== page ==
CHAMPAIGN, Ill. — A new paper co-written by a team of University of Illinois Urbana-Champaign experts in cross-cultural consumer behavior finds a key cultural factor that promotes behavior aimed at curbing the spread of COVID‐19.
The activation of a collectivistic orientation – in which people construe the self as interdependent with others and are motivated to adjust their demands accordingly – is negatively associated with the spread of COVID‐19 and positively associated with the expectation to engage in widely publicized behaviors such as masking and vaccination that limit the spread of the virus, says published research from Carlos Torelli, the Zimmerman Faculty Fellow at the Gies College of Business at Illinois.
“There is a cultural dimension to collectivism, both at the country level and at the individual level, that’s conducive to controlling COVID-19,” said Torelli, a professor of business administration and a co-author of the paper. “It’s somewhat counterintuitive in that collectivism often conjures images of large gatherings and big networks of people – which, to be frank, sound like super-spreader events.
“It’s true that people in cultures that value collectivism tend to congregate more and are physically closer to a larger network of people – but it’s also true that they focus a lot on what they think people in their networks ought to be doing to regulate their behavior. And that’s really what’s driving this control of the spread in places that are more collectivistic or people who think in more collectivistic terms.”
Yafei Guo, a U. of I. graduate student and co-author of the paper
Photo by Gies College of Business
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“We all possess collectivistic and individualistic tendencies; it’s just that our cultural environment pushes us to exhibit one more than the other,” said Yafei Guo, a U. of I. graduate student and co-author of the paper. “In collectivistic societies, people construe the self as primarily interdependent with others and are motivated to adjust to the demands of others, particularly so in public settings. But we all have the ability to switch back and forth between being more individualistic at times and more collectivistic at other times. If we push the collective side and make it especially salient, then we’re more likely to pay attention to what others think and realize that we’re all in this together. From a health policy perspective, that’s quite powerful.”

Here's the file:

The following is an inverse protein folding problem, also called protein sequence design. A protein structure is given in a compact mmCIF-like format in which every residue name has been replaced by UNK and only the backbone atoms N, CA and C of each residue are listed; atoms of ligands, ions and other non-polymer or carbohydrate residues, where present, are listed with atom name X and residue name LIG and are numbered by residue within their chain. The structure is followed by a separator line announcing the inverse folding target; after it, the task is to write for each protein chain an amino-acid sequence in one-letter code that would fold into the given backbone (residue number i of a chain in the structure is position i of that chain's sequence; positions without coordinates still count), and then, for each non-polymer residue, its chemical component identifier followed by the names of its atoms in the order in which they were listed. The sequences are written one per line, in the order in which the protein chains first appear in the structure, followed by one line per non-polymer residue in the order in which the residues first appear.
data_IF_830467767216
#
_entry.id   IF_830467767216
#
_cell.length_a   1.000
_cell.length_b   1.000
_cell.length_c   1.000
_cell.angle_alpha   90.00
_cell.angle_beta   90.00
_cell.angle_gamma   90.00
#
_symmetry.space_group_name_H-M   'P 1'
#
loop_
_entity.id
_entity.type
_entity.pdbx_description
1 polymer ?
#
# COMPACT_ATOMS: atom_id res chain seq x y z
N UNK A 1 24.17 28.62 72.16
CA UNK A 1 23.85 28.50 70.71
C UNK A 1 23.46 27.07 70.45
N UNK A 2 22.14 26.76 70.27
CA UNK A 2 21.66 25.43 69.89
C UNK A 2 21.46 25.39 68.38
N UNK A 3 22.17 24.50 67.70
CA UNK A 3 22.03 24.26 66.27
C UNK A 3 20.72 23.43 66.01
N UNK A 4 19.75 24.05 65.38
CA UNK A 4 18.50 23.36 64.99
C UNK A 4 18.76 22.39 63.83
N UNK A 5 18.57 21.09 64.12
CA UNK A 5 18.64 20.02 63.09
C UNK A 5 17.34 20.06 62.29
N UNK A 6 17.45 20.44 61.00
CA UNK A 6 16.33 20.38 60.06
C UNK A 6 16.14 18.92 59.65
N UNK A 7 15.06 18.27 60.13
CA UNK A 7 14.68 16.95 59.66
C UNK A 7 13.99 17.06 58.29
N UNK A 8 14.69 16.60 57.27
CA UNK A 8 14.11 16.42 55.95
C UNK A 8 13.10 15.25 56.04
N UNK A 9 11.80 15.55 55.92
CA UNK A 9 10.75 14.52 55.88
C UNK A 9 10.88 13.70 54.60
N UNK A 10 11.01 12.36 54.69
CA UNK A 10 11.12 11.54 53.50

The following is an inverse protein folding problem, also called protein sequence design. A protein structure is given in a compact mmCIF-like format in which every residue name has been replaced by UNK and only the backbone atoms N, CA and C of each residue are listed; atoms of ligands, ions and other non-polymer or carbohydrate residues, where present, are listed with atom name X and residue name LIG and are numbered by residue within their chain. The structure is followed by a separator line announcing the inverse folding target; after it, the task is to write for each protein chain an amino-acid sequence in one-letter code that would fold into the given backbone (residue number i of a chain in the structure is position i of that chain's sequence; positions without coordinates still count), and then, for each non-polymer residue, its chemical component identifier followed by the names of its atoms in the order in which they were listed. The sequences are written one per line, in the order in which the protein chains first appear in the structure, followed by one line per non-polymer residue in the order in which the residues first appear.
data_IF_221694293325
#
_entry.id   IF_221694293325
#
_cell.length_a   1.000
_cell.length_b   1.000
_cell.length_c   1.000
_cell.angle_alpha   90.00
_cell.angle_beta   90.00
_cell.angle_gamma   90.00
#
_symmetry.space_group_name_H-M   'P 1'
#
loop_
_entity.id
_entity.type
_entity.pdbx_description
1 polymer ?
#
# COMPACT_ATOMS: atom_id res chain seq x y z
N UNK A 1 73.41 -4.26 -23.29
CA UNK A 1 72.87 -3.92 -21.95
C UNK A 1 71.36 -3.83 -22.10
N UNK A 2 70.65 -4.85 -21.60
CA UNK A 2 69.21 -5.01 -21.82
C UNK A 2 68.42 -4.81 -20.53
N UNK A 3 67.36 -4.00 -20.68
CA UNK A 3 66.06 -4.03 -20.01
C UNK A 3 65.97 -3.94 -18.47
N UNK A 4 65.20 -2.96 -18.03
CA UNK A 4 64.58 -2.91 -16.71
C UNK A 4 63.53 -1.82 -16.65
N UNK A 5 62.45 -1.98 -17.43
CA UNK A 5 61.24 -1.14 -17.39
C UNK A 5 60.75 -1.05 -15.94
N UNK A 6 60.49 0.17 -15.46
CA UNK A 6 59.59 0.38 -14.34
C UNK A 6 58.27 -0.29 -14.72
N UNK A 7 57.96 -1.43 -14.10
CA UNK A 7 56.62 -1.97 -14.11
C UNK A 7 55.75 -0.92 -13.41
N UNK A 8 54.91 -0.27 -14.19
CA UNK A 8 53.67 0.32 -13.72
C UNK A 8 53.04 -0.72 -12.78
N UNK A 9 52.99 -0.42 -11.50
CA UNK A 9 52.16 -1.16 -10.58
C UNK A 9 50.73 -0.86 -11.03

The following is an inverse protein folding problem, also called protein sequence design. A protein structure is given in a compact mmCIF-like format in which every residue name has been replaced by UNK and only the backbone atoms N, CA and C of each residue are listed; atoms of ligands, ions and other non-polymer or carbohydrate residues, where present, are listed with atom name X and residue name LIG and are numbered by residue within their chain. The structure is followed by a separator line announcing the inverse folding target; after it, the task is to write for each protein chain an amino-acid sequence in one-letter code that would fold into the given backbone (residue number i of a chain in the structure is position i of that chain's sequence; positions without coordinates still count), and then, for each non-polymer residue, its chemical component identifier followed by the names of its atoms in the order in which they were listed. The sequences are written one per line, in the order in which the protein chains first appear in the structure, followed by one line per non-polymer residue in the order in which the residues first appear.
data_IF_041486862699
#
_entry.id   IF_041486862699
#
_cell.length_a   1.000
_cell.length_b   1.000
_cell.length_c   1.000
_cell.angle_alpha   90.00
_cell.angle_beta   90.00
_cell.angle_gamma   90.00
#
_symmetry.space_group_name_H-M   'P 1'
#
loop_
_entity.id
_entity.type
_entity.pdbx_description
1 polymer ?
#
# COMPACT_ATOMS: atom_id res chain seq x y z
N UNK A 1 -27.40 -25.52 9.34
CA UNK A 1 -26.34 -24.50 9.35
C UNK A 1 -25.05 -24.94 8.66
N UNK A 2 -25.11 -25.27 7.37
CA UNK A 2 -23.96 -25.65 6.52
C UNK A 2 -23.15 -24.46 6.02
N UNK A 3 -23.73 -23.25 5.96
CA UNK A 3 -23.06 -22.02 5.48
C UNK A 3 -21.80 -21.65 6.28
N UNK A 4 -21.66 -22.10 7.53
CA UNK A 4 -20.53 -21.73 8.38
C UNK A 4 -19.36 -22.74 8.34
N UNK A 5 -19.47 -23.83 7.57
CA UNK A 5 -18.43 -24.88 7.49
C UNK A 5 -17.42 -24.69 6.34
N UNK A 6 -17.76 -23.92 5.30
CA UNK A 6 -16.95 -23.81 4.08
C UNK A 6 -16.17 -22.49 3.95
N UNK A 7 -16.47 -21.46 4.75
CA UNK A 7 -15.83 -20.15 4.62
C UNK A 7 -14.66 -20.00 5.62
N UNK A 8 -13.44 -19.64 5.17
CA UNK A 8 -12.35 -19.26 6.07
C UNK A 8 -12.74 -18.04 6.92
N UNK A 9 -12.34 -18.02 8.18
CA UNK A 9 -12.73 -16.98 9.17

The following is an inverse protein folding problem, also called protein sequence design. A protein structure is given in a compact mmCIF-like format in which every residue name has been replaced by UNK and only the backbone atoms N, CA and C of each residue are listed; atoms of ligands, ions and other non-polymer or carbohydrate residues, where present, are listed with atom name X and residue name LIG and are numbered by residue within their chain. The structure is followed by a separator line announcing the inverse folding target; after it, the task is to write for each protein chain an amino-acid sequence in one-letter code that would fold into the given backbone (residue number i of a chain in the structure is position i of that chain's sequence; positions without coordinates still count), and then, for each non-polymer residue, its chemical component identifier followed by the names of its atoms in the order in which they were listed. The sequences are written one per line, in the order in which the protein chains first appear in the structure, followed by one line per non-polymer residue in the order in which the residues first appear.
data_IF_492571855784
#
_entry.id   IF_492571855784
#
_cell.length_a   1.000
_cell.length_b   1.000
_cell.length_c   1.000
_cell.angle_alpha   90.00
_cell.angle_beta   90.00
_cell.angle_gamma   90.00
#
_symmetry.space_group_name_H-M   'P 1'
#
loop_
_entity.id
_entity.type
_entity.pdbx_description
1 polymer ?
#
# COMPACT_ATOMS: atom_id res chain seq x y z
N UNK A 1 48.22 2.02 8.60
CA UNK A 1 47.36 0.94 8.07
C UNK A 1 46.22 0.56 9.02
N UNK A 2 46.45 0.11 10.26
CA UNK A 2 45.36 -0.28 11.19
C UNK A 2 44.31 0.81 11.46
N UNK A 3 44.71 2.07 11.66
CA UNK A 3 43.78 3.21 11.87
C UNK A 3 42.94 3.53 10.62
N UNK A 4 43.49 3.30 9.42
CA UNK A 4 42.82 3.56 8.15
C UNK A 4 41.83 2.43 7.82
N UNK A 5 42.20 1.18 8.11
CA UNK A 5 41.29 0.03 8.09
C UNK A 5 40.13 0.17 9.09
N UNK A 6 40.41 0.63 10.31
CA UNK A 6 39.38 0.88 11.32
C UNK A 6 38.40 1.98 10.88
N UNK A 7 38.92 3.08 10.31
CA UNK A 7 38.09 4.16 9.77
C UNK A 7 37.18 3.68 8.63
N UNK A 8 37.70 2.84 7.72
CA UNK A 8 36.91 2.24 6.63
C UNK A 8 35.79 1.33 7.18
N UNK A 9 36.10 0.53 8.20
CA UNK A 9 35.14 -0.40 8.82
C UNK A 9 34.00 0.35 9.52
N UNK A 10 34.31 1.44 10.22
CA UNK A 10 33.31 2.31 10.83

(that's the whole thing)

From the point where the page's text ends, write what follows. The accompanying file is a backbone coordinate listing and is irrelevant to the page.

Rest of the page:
Results from six studies conducted in Hong Kong and the U.S. demonstrated that the endorsement of a collectivistic orientation is positively associated with the likelihood to engage in widely publicized COVID-19 mitigation behaviors.
“The effects were robust and emerged by measuring collectivism both at the country level and at the individual level,” Torelli said. “The fact that our studies revealed similar patterns of relations between collectivism and the likelihood to engage in behaviors to prevent the spread of COVID‐19 at those two different levels suggests that activating a collectivistic orientation by, for example, reminding people about their responsibilities to their group membership can blunt the transmission of COVID‐19.”
The research has implications for health care marketing and how to craft messages for public health campaigns that are likely to elicit compliance behavior such as masking and vaccination, the authors said.
“A key challenge for marketers working in preventive health is understanding how people value such health products, which tends to be more self‐oriented and motivated by emotions such as an individual’s peace of mind,” Torelli said. “Our findings point to a more other-oriented source of value for engaging in preventive behaviors. Tapping into collectivism will positively contribute to the adoption of behaviors to prevent the spread of COVID‐19, particularly so when communicating the widespread belief about the importance of masking, getting vaccinated or even getting booster shots.”
“That’s why you have ads in a collectivist culture like Hong Kong emphasizing the importance of vaccination for the well-being of the community, or why we have the ‘All In’ campaign in the state of Illinois,” Guo said. “Both are trying to activate a collectivistic orientation by making an appeal to people about group membership, about thinking about something larger than the individual.”
Hyewon Cho, of Sogang University, was a co-author of the research.
The paper was published in the journal Psychology & Marketing.